After a solid year of training and a few big rides in September and October this year, I have wound down the riding a bit in November. But I am already putting on some pudding around the waist and I had enough of it yesterday – so back in the saddle. I picked up a new riding buddy, GE, who is training for a sprint triathlon to raised funds for the Cancer Charity Can Too. GE is an old work colleague who finally got around to attaining a new road steed to add to his stable. He has been off the bikes for a while, so was a bit rusty. But it was good to introduce another cycling buddy to one of my routes – Centennial Park to La Perouse and back.

For those who don’t know both locations have historical significance for Australia. La Perouse was where the French Navigator Jean-François de Galaup, comte de Lapérouse landed in Botany Bay a few days after the First Fleet of British Convicts entered the bay before proceeding to Sydney Cove. Centennial Park was originally land belonging to the Gadigal people before European settlement in Australia, but in more recent times the park is significant as the site of official ceremony to mark the federation of Australia on 1 January 1901. The pavilion for the ceremony still stands today. While the whole area holds great history for Indigenous Australia, Colonial Australia, and the modern Australian Commonwealth – for me personally the area is great for riding with the two cool bookends.

For this ride I had installed a new piece of kit on my road steed, a K-Edge Garmin computer mount. I had been eyeing this piece of kit up for a while, through fear of crashing while bombing down the hill and trying to look at my Garmin for a speed check. What convinced me was the review by another blogger Alan Thomson over a Scarlet Fire who wrote up this article.

K-Edge out front Garmin computer mount

That is it in the metallic red paint and you can see it is quite a fair way in front of the stem headplate. I left the old mount on the stem as a comparison point and the viewing angle is greatly improved in terms of how far you have to look down (over the front wheel and not the stem). In this new setup, my peripheral vision is over past the front wheel – much safer for speed checks while bombing down hills.

This ride has a good downhill bombing segment that leads to Bare Island at La Perouse. I always conk out before the cul-de-sac at the end that swings around to return back. My goal is to maintain maximum speed all the way down this segment. For this ride with GE I grabbed a PR, but well short of the guys racking up 69km/hr. We were rewarded with a beautiful dawn view of the Tasman Sea and heads at Botany Bay. That is GE’s new Giant steed that you can see in the shot, cool ride.

Botany Bay heads La Perouse

It was also a nice calm view of the bay and airport runways too – in fact nice morning for a ride all round, given that it was sprinkling ever slightly when I left home.

Botany Bay - La Perouse

And I suppose I have to include a shot of me in my riding gear (the cursed BMC kit that I wore for my only road steed stack). I am normally the one doing the shooting, so surprisingly I don’t have many photos with me in them.

CY on the LaPa ride

At the halfway point GE was doing pretty well, as hadn’t done a lot of road riding. We started our return, and unusually there was a bit of traffic for that time of the morning. We returned through Maroubra along ANZAC Parade, and the traffic was really getting busy. I told GE to ride single file on my tail, but as soon as we did so another rider flew past both of us as he weaved in and out of the second lane. The other rider had got no more than 50m in front of us when, as he was sitting in the left most lane, he got cut off by a ute that decide it wanted to turn left – without the driver looking in her blind spot. He nearly got collected and had to come to a pretty much full stop to avoid being hit. In fairness, the rider had put himself in her blind spot, but nonetheless she would have been at fault. The challenge that I have in this case is that even she was at fault, the loser will always be the rider on two wheels. Crash adverted for him – luckily.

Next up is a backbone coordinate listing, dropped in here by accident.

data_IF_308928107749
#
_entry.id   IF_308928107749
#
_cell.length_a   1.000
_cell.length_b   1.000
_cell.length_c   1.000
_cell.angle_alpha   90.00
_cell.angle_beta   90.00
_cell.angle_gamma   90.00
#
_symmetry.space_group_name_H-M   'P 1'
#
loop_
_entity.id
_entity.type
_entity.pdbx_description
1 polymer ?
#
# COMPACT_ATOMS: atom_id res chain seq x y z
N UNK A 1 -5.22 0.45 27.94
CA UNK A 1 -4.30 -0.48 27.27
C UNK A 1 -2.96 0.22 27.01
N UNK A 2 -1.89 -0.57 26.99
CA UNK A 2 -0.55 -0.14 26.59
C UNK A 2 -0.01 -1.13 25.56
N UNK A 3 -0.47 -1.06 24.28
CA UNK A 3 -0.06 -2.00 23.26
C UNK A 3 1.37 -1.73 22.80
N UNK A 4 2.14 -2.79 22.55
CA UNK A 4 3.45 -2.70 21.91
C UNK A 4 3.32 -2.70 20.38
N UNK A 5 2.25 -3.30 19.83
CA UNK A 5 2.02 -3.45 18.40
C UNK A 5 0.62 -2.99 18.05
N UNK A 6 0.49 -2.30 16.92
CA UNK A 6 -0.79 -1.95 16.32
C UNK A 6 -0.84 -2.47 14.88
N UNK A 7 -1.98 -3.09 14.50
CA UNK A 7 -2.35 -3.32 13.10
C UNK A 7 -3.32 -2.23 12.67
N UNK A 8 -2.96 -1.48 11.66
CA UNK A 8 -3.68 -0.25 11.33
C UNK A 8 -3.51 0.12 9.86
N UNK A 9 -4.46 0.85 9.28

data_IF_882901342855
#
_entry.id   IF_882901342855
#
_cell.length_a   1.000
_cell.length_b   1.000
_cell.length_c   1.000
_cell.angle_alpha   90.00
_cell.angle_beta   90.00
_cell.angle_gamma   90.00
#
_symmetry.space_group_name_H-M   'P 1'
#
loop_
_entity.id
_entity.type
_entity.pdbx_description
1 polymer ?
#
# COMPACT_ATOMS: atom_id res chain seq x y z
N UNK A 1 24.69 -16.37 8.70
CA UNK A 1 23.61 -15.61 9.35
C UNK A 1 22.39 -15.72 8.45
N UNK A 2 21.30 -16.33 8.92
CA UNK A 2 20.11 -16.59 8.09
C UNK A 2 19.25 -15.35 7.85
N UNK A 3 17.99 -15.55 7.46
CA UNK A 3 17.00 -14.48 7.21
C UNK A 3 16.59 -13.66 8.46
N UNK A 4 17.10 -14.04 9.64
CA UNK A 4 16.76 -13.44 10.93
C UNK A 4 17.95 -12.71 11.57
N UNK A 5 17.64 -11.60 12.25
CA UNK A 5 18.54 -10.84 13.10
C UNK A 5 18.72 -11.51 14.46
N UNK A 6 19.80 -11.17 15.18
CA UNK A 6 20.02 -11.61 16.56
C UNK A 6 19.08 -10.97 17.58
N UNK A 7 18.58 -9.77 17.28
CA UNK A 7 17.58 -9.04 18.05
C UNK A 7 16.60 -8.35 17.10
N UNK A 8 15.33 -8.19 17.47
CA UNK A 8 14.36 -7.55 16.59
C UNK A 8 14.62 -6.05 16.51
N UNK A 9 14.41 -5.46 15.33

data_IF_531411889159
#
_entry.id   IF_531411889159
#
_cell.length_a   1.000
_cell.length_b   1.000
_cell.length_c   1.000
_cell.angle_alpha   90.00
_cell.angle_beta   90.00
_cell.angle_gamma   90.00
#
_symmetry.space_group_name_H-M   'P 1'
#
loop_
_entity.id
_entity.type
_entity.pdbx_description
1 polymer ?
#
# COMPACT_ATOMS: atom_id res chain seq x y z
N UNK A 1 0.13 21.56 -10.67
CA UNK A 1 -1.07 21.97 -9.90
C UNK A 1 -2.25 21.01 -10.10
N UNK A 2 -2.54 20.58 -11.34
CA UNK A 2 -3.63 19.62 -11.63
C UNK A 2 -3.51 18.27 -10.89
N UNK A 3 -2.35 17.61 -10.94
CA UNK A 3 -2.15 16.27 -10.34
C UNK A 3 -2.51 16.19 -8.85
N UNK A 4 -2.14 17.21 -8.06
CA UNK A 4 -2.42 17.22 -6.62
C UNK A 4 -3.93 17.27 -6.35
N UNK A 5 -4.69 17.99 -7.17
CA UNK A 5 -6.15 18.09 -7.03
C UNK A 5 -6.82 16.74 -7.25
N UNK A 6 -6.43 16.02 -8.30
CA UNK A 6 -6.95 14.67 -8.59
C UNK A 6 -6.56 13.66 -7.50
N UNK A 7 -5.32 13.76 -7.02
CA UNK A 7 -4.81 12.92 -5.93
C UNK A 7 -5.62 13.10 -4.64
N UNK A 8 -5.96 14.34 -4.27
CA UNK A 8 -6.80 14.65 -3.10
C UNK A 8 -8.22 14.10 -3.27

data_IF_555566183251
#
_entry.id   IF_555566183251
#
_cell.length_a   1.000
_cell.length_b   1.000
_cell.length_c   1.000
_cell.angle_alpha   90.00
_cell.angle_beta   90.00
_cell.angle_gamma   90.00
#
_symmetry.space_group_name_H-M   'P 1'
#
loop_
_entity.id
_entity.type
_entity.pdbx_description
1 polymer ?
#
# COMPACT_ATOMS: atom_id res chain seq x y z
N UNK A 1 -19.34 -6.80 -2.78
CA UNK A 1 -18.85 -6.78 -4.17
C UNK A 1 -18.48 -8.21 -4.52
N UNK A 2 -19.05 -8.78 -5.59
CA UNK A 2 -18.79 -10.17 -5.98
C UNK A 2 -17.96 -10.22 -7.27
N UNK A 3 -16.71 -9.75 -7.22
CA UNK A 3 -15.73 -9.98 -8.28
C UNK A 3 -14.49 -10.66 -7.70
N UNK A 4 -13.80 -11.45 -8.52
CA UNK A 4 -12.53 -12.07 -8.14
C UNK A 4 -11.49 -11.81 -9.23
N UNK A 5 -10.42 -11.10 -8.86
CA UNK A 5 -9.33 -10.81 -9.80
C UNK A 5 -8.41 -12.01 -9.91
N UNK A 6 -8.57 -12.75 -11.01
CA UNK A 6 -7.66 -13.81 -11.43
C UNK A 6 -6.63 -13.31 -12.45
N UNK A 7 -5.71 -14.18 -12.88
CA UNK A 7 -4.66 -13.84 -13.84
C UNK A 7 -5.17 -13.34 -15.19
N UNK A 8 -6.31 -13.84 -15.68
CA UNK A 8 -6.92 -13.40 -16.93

We approached the five ways roundabout at Kingsford where some the traffic signals had afforded us a clean run on the road without any cars alongside of us, but as I entered the roundabout with ample space and no traffic a single driver in a car coming from the south into the roundabout decided that he didn’t have to look and sped in on a collision course with me. I was readily anticipating this sort of stupidity and lucky for me there was no other traffic on my right and I could change lanes to avoid him. GE was watching it all from behind my rear wheel and started yelling at driver, at which point the driver finally looked and saw me less than a metre from his open driver’s side window.

Words were exchanged… politely.

He apologised profusely and took off, probably heart in his mouth at the crash that he avoided. At least I saw the “oh sh!t” look in his eyes.

For me this is all too common an occurrence on Sydney. Unlike some of Australia’s other capital cities like Melbourne and Adelaide, there is little acceptance of riders on the road. In Sydney, there appears to be an anger directed at cyclists – fueled by some idiots like Alan Jones on the radio. The focus instead needs to be on how everyone needs to ride and drive safe to avoid accidents and incidents like the one I experienced. Until the road safety situation improves, I will be driving my car to Centennial Park to go for a ride and not risking my life on Cleveland street to get there. The good thing is that young riders like a fellow blogger Alex are thinking about the safety situation, so the future generation and all of us riding now will have safer riding conditions all round.